I almost forgot to write a post this weekend! I just remembered earlier today. As you can see, this post is about the importance of practice. I feel a little hypocritical writing this, because I haven’t golfed since last Tuesday. (I’m writing this on Sunday, June 4.) Tuesday was the first PGA Junior League practice! I, sadly, have aged out, so this year I’m acting as a mentor. I also golfed on Memorial Day and Saturday. Saturday was uneventful, and I’ll be focusing on Monday in this post.
On Memorial Day, I went golfing at Riverview with my dad and a couple of his friends from work. I don’t think I had been to Riverview since the high school spring season ended! I was pretty unprepared. Civitan is a great course, but it’s not a great place to practice your long game (which, as it turned out, I really needed to work on). I struggled with my three fairway driver the entire time. Also, the greens were way faster than I was expecting. I came away with a total score of 123 (which is a really cool number, but not one you want as a golf score). The incredible part is that I got four pars! The other incredible part is that I got two twelves! (The luckiest part is that my finger wasn’t stung by a wasp untilI I sunk a par putt on hole 18!)
So, I was rather out of practice. I count myself lucky that I didn’t go over double par! The facts that are relevant to this post, however, are the placement of my pars and twelves. Since I recycled the scorecard, I don’t know exactly which holes I got pars on. I can say that my first par was on hole twelve, and my twelves were both prior to that. Therefore, my game drastically improved as the day went on. The longer I played, the more I had practiced, and the more I practiced, the better I did!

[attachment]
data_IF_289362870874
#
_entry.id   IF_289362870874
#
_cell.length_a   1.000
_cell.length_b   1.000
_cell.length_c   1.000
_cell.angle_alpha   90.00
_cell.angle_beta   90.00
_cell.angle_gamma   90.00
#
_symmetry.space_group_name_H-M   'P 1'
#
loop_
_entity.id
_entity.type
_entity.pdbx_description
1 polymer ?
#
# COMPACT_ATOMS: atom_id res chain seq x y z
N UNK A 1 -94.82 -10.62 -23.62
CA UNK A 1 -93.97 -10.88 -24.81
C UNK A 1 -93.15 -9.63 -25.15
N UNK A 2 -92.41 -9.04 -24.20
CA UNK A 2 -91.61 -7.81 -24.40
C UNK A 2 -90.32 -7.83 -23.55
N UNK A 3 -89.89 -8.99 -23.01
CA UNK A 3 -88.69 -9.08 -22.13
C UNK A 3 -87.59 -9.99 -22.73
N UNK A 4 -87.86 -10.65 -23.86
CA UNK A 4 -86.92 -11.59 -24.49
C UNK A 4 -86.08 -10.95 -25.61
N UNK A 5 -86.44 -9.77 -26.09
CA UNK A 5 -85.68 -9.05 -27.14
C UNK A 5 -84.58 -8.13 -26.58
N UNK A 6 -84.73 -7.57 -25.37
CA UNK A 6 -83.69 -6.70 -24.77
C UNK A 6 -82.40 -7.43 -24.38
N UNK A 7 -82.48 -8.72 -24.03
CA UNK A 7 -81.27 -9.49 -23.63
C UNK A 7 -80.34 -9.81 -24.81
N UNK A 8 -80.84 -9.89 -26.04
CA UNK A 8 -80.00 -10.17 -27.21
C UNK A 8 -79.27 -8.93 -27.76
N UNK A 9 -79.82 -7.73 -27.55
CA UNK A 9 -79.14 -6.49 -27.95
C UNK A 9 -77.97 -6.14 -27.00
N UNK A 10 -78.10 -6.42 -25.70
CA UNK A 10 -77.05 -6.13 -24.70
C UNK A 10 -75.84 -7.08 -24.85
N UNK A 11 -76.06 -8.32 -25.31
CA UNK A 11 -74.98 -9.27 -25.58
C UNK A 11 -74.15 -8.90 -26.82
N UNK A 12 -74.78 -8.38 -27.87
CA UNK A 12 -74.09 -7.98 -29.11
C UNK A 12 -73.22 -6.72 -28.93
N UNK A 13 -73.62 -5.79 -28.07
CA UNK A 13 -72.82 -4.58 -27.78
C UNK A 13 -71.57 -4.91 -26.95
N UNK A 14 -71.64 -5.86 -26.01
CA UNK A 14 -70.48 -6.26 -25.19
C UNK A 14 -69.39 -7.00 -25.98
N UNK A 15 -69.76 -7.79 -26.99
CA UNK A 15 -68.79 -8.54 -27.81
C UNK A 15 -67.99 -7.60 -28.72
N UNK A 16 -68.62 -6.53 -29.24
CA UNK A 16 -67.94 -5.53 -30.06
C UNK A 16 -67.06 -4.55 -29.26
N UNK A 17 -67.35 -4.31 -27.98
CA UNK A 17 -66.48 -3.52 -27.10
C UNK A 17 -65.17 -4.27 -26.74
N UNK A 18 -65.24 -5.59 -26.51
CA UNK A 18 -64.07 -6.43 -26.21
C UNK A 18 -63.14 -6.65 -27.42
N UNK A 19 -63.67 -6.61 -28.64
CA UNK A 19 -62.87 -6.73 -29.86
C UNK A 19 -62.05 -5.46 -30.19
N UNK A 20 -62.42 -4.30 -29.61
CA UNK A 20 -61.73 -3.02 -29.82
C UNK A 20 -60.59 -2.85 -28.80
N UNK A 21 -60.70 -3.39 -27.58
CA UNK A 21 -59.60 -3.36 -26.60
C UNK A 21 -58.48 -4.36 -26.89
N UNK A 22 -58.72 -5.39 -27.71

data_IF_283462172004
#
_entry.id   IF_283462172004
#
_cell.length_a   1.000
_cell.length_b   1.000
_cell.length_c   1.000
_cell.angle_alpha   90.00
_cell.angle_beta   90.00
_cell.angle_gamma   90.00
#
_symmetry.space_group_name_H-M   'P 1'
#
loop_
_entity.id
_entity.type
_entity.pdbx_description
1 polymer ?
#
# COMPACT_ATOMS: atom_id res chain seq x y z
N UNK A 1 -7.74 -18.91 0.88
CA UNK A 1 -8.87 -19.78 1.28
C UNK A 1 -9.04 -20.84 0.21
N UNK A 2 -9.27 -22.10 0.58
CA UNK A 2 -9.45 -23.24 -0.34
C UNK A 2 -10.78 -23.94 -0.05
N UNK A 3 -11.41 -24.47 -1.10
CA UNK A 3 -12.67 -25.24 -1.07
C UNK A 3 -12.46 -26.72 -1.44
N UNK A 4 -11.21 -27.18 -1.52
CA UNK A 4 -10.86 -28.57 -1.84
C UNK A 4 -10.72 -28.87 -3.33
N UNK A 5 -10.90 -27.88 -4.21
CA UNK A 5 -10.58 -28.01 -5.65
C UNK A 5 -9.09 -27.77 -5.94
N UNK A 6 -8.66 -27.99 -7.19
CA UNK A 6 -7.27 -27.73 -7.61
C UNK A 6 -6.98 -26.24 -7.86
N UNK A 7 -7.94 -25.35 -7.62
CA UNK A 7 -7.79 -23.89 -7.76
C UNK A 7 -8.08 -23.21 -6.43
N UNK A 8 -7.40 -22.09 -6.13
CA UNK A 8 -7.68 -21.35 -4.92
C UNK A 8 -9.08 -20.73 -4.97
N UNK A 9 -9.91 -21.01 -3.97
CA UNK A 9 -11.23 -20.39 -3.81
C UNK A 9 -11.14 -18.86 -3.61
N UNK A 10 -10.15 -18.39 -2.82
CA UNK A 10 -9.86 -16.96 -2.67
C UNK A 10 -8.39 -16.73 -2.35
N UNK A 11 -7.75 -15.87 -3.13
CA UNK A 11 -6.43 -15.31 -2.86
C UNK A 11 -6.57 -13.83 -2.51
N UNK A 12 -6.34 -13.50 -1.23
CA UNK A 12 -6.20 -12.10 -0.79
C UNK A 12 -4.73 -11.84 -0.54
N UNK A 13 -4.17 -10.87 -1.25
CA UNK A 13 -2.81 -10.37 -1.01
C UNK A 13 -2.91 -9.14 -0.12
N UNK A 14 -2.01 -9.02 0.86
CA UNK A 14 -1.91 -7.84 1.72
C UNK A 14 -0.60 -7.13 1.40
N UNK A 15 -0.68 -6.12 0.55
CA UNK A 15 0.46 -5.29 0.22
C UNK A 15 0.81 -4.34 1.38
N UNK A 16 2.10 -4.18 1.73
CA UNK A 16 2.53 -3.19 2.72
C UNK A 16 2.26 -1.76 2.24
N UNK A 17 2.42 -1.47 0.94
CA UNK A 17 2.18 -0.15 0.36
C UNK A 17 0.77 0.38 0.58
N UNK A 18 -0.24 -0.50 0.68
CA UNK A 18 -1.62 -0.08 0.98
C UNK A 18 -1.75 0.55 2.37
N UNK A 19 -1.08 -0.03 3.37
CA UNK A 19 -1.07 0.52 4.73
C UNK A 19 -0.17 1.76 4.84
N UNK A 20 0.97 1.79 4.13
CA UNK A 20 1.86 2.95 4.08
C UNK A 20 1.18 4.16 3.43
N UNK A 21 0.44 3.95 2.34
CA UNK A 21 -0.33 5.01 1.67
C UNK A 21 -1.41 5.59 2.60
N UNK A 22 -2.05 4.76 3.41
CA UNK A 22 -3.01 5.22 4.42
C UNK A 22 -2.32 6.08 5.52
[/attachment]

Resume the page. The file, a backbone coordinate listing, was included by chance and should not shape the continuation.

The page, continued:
So, practice makes better. (Not perfect. The perfect score in golf is eighteen, and that’s impossible for me at this time.) This is where I’m going to bring one of the First Tee’s core values, perseverance, into it. Needless to say, I was pretty discouraged when I strayed into the double digits. I kind of wanted to start over on hole one and play hole one over and over again until I got a par. (I like things to be perfect and consistent. Twelve was not perfect, and I wasn’t about to make it consistent.) So, since I couldn’t do that, the circumstances forced me to persevere. I didn’t really want to persevere at the time. It’s just that that was the best choice. After all, I have experienced enough to know that the next hole I played, chances were that I could do better. After employing all my mind tricks, I regained a positive attitude. By the end of the game, I was very pleased with how everything had turned out.
In conclusion, the more one practices, the better one gets. Also, keep trying. You never know when things might take a turn for the better. This may seem like a happy ending, but it leaves me with one fear: Will I always need to play nine holes before I can do well? That sounds exhausting!